He is an icon familiar to children around the world, yet Santa Claus remains a man of mystery, an enigma with a number of aliases. One of those alternate monikers, Old St. Nick, can lend a little clarity to the issue, but for families in Fort Dodge, Santa is much more than a name, a personality or a myth.
"Everyone loves Santa," said the Rev. Dan Rupp of Holy Trinity Parish. "He's a great figure. He represents the spirit of giving and God's love of all people."
However, it is commonly asserted that the jolly, chubby man from the North Pole who slings a bag of toys for good little girls and boys over his shoulder each year is actually a character derived from stories about St. Nicholas, a man from the third century who served as an ancient church bishop and lived in a seaport town in southern Turkey.
-Messenger photo by Dawn Bliss
The Rev. Dan Rupp reads a story about St. Nicholas, the historical Christian figure from whom the current popular Santa Claus depiction is derived.
"St. Nicholas is one of my favorites," Rupp said. "Everybody loved the guy, and of course that lent to the way his story spread. The Vikings adopted him as a hero and a friend. They liked the stories about him, and they liked what they heard about how he watched over voyagers and sailors."
Nicholas gained fame among the northern sea faring folk after he survived a storm at sea while returning from a pilgrimage to the Holy Land. According to a book about the saint by William J. Bennett, Nicholas prayed and remained calm during the chaos, impressing the sailors as the ship then smoothly drifted into the port town where Nicholas had been born.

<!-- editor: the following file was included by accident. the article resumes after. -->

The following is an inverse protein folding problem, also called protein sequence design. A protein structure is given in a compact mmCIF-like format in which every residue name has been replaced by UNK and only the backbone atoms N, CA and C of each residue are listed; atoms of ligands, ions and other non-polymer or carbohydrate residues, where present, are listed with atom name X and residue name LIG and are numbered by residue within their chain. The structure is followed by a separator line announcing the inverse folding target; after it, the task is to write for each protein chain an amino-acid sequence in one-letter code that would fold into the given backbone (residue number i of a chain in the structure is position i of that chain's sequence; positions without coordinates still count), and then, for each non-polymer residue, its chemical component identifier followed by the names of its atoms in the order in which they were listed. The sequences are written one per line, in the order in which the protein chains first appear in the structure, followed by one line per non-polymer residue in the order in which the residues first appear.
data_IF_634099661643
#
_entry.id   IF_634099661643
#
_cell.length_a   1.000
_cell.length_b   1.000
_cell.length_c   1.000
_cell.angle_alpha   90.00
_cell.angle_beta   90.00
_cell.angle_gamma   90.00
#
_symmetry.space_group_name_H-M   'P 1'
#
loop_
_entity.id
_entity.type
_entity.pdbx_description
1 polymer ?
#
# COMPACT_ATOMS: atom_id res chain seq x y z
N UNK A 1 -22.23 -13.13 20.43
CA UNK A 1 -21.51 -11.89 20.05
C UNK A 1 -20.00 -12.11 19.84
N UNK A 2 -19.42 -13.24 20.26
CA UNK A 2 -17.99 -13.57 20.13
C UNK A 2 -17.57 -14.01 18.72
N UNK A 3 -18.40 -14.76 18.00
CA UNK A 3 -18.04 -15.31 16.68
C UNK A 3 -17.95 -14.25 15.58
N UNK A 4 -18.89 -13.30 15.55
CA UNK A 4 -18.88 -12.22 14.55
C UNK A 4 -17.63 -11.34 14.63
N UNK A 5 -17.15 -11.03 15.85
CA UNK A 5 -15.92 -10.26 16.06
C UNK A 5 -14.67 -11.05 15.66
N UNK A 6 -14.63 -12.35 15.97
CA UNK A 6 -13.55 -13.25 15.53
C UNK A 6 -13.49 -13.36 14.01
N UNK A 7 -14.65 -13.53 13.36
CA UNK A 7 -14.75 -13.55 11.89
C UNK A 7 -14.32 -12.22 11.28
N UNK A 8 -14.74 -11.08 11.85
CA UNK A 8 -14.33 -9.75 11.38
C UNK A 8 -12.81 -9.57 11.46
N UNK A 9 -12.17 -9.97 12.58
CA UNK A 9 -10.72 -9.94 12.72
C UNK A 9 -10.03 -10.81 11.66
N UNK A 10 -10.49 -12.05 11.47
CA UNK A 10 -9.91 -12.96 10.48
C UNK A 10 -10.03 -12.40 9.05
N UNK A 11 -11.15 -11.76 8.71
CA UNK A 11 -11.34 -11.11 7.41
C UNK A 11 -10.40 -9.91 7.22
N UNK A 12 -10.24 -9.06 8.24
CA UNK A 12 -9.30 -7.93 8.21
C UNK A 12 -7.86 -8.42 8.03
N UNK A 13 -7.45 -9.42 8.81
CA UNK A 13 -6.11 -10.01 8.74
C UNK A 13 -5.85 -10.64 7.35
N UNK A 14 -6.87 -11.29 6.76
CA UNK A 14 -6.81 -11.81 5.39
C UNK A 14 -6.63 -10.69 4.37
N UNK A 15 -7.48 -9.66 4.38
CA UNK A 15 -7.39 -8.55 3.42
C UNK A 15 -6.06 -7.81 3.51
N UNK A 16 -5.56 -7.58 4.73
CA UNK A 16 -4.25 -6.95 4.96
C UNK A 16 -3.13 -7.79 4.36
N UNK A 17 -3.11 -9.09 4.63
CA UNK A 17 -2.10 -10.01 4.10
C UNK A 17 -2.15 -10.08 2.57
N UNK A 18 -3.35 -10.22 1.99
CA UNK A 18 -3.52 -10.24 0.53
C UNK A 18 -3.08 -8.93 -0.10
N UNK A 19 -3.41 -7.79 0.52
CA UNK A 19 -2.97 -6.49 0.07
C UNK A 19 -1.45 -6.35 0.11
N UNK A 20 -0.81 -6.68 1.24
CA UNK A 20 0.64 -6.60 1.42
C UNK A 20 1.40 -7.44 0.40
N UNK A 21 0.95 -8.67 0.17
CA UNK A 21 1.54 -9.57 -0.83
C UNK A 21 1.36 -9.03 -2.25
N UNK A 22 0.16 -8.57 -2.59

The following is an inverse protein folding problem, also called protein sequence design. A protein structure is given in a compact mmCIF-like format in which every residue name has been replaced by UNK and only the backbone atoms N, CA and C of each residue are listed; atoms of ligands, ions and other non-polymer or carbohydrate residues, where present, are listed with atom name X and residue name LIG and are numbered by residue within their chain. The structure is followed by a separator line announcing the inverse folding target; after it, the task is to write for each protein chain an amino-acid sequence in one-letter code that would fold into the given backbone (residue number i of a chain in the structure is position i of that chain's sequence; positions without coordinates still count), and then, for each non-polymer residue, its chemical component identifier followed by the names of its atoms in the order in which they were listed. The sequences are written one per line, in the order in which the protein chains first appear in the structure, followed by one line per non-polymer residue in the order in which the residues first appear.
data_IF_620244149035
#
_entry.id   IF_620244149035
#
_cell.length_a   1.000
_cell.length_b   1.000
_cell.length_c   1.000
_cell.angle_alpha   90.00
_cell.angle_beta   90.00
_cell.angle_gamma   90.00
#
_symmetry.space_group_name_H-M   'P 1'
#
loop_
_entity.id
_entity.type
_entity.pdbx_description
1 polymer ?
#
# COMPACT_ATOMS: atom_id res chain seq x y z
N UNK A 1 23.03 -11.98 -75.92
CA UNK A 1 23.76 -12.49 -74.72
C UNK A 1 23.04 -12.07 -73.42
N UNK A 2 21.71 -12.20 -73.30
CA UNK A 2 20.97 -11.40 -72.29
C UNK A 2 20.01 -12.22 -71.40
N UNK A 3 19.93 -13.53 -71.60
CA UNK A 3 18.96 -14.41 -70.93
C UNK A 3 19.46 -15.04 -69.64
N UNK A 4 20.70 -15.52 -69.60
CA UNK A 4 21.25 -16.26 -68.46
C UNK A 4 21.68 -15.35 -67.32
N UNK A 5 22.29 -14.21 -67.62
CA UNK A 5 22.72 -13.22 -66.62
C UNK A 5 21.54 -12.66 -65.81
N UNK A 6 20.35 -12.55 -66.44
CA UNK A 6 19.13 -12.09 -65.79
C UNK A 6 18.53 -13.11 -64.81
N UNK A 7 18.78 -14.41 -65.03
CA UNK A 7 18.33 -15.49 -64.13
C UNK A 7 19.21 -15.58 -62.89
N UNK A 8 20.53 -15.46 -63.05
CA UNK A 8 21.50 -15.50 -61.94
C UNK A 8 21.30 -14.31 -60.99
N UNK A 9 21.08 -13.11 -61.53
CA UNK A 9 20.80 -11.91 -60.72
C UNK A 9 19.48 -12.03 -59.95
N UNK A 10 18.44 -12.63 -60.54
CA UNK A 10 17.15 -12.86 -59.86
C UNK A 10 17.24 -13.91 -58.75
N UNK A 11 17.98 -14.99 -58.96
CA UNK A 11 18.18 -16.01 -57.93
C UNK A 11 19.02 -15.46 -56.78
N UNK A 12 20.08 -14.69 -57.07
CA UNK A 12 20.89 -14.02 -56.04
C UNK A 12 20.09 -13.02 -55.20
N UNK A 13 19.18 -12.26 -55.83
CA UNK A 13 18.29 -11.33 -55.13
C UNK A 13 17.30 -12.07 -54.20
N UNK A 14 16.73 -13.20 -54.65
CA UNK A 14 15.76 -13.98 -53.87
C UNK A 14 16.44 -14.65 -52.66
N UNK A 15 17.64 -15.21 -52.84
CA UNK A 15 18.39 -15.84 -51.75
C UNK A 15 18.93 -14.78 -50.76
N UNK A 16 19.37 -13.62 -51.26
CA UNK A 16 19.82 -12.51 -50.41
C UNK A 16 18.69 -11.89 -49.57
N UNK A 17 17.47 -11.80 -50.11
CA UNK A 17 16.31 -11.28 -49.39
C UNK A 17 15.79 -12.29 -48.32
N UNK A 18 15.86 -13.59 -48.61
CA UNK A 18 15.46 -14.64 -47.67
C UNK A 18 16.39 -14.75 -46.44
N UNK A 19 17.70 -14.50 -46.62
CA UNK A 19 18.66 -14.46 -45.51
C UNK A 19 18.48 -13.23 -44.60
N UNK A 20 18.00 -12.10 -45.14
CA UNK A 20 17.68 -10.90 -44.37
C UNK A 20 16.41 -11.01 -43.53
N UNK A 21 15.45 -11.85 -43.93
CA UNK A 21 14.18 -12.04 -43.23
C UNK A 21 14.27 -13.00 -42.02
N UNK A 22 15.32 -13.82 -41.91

Many stories surround St. Nicholas, Rupp said. How accurate or truthful they are is difficult to tell since he lived so long ago and tales of his adventures were relayed so far and wide.
"It's all a little murky," Rupp said. "Of course, that fits in well with today's Santa, doesn't it? He's a mysterious character, too."
What is known about St. Nicholas is that he was voted Bishop of Myra as a fairly young man and he had a reputation for interceding on behalf of the falsely accused. It has also been determined that he came from a wealthy family.
But as a boy he lost his parents to plague and decided to live simply as Jesus instructed, giving away nearly all of his inheritance to the needy and sick -all of it that is except three bags of gold.
Turns out God had specific plans for those bags, Rupp said. St. Nicholas learned that the oldest daughter of the village pawn broker needed a dowry to marry and avoid being sold into slavery. God told Nicholas to give her one of the bags of gold, so he went to the pawn broker's house while everyone slept and tossed the gold in through the open door so the family wouldn't know who gave it to them. St. Nicholas wanted them to thank God and not an individual.
It wasn't much later, Rupp said, that God told Nicholas the middle daughter of the pawn broker was in the same situation as the first had been, so Nicholas took them the second bag of gold. However, this time the family had locked the door with the hope that whoever was giving them the gold would have to knock, and they would be able to thank him. Instead, St. Nicholas tossed the bag through an open window and some of the gold landed in stockings hung near the fireplace to dry.